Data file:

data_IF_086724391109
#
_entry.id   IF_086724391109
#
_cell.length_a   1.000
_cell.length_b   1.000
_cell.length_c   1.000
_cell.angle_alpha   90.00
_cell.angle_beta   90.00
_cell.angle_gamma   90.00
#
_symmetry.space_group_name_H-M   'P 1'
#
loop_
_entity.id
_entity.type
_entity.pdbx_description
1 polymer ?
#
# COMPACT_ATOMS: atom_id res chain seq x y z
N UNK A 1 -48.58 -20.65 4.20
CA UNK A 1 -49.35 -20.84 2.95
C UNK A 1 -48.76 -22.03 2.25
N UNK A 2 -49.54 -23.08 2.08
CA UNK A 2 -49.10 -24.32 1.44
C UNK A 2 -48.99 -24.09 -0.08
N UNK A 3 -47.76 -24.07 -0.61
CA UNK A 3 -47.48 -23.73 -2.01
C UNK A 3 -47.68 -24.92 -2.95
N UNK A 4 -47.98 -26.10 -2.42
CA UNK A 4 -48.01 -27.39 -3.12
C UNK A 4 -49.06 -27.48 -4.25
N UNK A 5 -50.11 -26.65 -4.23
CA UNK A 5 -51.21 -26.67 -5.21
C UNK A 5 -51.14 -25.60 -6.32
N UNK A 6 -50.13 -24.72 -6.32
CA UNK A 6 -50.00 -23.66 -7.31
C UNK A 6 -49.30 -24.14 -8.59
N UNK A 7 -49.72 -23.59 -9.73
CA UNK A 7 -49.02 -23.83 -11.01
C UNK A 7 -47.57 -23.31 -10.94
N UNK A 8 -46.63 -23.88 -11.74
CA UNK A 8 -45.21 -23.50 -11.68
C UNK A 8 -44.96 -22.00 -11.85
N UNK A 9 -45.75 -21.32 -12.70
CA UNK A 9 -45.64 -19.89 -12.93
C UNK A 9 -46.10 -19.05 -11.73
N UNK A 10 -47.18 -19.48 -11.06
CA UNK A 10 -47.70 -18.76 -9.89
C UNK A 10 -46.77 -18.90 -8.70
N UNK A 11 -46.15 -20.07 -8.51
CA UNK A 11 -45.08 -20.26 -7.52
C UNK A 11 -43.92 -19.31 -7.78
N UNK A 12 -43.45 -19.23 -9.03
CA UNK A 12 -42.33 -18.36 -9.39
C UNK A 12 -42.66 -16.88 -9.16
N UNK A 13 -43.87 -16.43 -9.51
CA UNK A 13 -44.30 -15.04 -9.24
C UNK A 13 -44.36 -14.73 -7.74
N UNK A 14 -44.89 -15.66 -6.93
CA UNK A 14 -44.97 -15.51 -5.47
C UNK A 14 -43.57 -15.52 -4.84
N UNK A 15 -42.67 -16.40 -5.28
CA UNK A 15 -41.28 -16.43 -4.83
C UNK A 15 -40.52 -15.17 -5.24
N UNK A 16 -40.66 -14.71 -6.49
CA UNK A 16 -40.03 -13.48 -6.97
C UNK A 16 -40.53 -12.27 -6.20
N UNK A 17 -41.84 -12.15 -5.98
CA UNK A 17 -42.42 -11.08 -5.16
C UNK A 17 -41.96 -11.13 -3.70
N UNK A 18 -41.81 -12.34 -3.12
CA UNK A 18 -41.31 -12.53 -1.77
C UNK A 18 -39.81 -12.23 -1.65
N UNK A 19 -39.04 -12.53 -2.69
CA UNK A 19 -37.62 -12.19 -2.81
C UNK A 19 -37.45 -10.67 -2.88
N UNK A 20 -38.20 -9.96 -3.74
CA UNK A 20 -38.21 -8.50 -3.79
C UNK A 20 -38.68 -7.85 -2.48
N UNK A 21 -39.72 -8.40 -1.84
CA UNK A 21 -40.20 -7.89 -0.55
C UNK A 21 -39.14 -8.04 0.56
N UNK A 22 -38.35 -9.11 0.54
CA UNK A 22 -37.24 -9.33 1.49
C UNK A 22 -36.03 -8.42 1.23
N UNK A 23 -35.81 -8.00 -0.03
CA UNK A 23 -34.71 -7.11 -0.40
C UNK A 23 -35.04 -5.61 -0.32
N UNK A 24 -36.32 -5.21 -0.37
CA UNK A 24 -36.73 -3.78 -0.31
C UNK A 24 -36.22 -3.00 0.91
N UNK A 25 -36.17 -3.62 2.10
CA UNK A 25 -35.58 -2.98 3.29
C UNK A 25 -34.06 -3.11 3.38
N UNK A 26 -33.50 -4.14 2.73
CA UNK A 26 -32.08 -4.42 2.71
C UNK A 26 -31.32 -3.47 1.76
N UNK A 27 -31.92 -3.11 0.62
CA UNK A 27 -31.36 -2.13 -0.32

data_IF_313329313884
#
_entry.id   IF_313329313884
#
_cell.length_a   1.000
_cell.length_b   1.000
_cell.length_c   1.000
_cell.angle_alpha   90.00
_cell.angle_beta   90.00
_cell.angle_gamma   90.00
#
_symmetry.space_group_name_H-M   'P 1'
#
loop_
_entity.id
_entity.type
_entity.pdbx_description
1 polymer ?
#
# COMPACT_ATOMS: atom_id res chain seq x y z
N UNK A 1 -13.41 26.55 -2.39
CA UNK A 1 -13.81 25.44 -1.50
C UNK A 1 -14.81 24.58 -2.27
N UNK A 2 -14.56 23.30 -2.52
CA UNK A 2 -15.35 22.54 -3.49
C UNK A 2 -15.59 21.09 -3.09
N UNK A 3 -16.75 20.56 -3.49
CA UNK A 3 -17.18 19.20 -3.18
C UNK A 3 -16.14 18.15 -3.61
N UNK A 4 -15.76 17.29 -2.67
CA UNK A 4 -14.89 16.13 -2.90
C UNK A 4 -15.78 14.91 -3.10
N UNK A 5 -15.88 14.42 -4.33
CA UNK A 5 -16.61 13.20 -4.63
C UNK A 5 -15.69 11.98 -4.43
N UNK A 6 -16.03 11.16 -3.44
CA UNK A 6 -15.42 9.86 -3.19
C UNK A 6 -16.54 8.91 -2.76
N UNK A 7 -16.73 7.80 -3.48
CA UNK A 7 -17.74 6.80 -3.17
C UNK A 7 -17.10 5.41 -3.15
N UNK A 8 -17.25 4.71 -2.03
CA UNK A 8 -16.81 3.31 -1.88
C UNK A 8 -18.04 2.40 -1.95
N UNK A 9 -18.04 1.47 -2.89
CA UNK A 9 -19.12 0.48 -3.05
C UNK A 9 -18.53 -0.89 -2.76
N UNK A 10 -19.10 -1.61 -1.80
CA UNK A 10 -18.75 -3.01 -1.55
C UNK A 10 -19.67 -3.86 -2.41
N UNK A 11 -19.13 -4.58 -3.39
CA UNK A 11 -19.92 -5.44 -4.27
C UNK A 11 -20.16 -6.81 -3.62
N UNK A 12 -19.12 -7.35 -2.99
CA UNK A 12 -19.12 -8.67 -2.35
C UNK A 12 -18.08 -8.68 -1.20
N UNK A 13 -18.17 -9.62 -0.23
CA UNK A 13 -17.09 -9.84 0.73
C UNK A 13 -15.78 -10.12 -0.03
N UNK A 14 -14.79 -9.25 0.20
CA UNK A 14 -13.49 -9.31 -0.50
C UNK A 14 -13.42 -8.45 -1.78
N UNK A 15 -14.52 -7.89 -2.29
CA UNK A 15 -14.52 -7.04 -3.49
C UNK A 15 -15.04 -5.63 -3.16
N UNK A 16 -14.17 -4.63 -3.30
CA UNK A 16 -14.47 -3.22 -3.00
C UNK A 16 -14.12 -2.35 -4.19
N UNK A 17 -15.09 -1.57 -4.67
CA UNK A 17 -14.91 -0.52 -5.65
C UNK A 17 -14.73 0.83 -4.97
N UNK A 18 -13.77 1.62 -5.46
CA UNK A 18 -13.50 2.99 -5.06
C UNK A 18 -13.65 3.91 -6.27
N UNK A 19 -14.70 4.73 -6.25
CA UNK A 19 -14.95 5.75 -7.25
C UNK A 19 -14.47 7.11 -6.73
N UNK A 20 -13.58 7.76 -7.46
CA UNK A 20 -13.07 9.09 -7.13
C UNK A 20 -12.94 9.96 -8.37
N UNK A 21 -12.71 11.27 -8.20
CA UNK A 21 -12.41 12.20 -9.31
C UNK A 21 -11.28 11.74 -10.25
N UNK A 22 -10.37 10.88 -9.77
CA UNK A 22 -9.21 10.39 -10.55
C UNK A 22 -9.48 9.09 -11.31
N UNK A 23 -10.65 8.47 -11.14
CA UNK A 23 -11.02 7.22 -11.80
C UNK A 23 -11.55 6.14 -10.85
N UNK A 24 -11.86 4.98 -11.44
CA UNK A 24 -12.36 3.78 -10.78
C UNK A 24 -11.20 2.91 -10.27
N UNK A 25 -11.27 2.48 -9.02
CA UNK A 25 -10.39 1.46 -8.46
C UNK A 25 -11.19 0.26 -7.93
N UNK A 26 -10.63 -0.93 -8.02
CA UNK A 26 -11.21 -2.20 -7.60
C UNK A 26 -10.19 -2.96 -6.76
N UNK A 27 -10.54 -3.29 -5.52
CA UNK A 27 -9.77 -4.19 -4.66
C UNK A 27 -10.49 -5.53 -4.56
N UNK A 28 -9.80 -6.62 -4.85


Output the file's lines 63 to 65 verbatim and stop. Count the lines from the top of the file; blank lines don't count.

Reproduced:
N UNK A 15 -42.67 -16.40 -5.28
CA UNK A 15 -41.28 -16.43 -4.83
C UNK A 15 -40.52 -15.17 -5.24